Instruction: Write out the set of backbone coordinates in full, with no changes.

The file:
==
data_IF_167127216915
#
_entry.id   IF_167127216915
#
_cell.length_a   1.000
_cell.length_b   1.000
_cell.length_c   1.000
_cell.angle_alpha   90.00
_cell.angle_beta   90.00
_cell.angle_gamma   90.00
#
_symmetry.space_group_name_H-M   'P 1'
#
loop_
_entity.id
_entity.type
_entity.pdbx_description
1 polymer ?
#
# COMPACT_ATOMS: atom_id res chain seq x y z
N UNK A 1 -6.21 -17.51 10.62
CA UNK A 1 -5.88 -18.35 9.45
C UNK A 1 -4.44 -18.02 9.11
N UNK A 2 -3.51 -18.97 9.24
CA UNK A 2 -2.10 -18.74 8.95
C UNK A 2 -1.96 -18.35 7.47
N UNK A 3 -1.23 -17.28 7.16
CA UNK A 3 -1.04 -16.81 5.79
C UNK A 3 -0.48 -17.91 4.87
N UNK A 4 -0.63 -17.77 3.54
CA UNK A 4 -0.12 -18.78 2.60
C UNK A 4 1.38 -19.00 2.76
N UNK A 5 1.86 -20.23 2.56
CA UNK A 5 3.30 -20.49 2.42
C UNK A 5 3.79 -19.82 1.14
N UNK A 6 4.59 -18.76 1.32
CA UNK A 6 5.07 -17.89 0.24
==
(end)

data_IF_167127216915
#
_entry.id   IF_167127216915
#
_cell.length_a   1.000
_cell.length_b   1.000
_cell.length_c   1.000
_cell.angle_alpha   90.00
_cell.angle_beta   90.00
_cell.angle_gamma   90.00
#
_symmetry.space_group_name_H-M   'P 1'
#
loop_
_entity.id
_entity.type
_entity.pdbx_description
1 polymer ?
#
# COMPACT_ATOMS: atom_id res chain seq x y z
N UNK A 1 -6.21 -17.51 10.62
CA UNK A 1 -5.88 -18.35 9.45
C UNK A 1 -4.44 -18.02 9.11
N UNK A 2 -3.51 -18.97 9.24
CA UNK A 2 -2.10 -18.74 8.95
C UNK A 2 -1.96 -18.35 7.47
N UNK A 3 -1.23 -17.28 7.16
CA UNK A 3 -1.04 -16.81 5.79
C UNK A 3 -0.48 -17.91 4.87
N UNK A 4 -0.63 -17.77 3.54
CA UNK A 4 -0.12 -18.78 2.60
C UNK A 4 1.38 -19.00 2.76
N UNK A 5 1.86 -20.23 2.56
CA UNK A 5 3.30 -20.49 2.42
C UNK A 5 3.79 -19.82 1.14
N UNK A 6 4.59 -18.76 1.32
CA UNK A 6 5.07 -17.89 0.24